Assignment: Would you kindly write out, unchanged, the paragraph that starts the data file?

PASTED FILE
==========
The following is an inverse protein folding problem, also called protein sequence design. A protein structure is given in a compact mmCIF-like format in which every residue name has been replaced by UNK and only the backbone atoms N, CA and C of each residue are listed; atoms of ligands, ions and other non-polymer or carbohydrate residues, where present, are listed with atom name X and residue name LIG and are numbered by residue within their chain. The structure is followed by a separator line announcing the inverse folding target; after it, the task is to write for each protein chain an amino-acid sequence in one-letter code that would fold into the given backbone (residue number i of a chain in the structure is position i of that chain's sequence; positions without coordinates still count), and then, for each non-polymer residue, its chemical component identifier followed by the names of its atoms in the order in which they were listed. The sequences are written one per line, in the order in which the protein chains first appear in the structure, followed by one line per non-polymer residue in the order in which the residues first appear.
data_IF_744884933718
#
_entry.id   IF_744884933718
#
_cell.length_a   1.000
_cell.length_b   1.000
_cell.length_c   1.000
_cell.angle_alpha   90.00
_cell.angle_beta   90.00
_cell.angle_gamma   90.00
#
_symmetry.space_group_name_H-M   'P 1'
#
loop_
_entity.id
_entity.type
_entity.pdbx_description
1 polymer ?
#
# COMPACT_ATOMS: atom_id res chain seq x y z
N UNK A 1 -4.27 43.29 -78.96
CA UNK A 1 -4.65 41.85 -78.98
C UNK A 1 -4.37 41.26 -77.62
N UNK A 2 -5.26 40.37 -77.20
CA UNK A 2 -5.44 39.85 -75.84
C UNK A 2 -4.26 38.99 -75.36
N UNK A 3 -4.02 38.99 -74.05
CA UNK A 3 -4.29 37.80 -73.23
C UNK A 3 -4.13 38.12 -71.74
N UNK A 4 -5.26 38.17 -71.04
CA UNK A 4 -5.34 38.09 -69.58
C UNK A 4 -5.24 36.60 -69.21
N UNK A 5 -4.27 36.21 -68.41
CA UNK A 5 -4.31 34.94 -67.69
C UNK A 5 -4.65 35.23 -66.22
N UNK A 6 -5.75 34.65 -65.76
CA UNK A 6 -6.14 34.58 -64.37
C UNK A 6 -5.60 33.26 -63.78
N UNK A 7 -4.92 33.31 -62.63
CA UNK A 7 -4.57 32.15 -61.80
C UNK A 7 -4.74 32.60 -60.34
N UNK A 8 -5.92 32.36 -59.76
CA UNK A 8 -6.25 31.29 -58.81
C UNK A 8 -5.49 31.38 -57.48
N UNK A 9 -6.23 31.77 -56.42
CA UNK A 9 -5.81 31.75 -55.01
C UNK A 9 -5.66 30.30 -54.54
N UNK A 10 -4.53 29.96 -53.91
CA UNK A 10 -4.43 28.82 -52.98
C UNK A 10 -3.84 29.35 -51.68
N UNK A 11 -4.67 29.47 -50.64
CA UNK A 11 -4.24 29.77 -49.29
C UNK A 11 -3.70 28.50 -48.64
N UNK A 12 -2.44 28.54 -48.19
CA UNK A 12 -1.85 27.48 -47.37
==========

The following is an inverse protein folding problem, also called protein sequence design. A protein structure is given in a compact mmCIF-like format in which every residue name has been replaced by UNK and only the backbone atoms N, CA and C of each residue are listed; atoms of ligands, ions and other non-polymer or carbohydrate residues, where present, are listed with atom name X and residue name LIG and are numbered by residue within their chain. The structure is followed by a separator line announcing the inverse folding target; after it, the task is to write for each protein chain an amino-acid sequence in one-letter code that would fold into the given backbone (residue number i of a chain in the structure is position i of that chain's sequence; positions without coordinates still count), and then, for each non-polymer residue, its chemical component identifier followed by the names of its atoms in the order in which they were listed. The sequences are written one per line, in the order in which the protein chains first appear in the structure, followed by one line per non-polymer residue in the order in which the residues first appear.